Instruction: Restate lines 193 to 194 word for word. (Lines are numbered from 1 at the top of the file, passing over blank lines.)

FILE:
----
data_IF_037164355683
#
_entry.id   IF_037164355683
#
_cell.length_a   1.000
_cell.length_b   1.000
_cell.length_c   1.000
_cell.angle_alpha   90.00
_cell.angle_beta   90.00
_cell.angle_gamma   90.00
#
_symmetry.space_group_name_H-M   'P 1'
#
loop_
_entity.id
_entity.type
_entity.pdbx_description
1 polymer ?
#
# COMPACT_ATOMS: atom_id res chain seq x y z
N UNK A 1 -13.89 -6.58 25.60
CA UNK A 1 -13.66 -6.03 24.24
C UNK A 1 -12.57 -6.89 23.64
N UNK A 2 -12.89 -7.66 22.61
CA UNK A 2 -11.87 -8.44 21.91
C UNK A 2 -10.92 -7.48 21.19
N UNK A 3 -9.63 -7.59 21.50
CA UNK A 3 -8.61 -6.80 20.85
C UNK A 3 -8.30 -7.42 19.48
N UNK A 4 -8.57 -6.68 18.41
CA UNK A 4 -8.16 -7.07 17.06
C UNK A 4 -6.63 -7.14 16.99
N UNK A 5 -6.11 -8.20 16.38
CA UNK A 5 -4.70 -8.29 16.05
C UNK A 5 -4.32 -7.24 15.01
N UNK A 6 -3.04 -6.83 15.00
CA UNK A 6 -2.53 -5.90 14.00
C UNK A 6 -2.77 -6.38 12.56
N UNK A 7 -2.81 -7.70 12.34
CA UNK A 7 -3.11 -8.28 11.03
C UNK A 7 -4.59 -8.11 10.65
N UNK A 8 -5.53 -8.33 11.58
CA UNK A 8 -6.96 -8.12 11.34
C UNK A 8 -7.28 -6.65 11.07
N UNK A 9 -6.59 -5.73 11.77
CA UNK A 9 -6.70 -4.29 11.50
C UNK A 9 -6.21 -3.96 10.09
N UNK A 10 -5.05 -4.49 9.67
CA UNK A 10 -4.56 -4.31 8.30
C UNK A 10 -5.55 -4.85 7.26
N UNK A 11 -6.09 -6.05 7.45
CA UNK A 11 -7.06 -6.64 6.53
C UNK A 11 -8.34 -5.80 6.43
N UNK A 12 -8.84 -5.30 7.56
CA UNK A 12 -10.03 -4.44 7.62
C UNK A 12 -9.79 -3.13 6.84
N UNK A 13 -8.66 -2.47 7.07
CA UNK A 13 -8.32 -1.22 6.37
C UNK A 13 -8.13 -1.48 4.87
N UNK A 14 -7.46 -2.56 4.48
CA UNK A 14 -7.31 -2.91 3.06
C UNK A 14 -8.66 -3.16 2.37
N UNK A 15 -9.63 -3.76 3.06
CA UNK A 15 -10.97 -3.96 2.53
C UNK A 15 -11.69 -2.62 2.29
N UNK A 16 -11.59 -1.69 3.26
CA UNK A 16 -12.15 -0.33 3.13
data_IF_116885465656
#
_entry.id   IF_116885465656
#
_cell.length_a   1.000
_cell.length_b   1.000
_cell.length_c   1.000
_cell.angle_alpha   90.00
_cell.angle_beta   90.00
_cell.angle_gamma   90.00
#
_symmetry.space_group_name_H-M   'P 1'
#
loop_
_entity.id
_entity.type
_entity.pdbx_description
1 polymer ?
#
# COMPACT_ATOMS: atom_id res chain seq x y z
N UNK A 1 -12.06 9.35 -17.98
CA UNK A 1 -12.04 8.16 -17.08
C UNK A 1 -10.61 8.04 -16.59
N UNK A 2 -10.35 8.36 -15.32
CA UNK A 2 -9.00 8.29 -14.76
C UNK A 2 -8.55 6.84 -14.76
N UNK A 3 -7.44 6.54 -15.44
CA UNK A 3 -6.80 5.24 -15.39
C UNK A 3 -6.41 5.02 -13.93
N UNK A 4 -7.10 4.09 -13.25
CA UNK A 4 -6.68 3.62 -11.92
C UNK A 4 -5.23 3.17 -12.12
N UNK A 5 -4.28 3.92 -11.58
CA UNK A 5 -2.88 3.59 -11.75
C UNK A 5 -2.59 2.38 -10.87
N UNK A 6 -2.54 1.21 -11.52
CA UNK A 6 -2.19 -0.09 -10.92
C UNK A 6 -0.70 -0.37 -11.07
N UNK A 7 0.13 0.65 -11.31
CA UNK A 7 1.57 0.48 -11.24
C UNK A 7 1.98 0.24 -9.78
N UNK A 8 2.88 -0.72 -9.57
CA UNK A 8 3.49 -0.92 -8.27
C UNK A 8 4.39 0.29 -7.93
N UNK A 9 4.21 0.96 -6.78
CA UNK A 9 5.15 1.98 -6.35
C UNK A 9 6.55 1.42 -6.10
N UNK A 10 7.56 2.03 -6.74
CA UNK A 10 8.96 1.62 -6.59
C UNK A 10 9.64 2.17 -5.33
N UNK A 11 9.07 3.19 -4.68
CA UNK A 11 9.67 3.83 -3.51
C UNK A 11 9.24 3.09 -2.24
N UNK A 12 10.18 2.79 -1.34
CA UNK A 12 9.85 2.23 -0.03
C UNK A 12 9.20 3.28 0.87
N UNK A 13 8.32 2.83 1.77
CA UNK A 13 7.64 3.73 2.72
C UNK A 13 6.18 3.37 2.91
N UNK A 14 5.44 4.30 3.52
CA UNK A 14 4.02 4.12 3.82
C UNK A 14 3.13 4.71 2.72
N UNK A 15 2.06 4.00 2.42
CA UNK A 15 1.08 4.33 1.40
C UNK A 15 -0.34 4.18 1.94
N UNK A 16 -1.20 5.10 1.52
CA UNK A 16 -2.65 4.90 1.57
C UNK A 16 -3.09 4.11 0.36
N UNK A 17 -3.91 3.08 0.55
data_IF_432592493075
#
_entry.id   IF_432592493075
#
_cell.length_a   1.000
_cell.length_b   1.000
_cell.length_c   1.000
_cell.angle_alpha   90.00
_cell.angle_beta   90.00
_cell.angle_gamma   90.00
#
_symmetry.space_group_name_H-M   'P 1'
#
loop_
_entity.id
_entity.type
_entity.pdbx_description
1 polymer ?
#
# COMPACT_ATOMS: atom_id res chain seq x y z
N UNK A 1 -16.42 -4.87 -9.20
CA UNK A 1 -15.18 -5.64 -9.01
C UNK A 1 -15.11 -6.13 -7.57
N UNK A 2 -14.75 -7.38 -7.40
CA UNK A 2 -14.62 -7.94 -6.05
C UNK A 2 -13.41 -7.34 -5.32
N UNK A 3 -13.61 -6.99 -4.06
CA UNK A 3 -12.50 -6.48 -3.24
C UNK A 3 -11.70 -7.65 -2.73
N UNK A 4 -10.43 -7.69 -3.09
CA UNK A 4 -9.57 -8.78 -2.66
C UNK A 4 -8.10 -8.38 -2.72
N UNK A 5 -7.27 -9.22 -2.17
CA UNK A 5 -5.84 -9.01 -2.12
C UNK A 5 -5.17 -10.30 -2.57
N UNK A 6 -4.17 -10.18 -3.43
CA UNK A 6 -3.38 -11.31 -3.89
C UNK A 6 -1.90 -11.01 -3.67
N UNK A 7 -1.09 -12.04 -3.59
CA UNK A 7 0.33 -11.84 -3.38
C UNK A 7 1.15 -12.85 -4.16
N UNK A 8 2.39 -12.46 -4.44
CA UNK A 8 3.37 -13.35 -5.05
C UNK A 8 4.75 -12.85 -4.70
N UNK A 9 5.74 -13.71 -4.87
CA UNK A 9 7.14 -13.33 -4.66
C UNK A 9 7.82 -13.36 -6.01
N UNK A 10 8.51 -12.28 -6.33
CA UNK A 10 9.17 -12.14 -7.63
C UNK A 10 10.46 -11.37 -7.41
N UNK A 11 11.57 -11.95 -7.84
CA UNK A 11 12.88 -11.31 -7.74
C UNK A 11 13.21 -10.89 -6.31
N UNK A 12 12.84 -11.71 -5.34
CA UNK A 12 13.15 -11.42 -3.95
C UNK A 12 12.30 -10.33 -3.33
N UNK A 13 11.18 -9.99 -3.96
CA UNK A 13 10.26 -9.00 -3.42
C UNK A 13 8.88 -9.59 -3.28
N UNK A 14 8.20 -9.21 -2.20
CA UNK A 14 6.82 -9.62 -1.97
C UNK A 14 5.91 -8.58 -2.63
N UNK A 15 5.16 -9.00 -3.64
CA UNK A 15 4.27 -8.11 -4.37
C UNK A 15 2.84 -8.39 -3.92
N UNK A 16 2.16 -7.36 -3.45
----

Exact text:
N UNK A 13 11.18 -9.99 -3.96
CA UNK A 13 10.26 -9.00 -3.42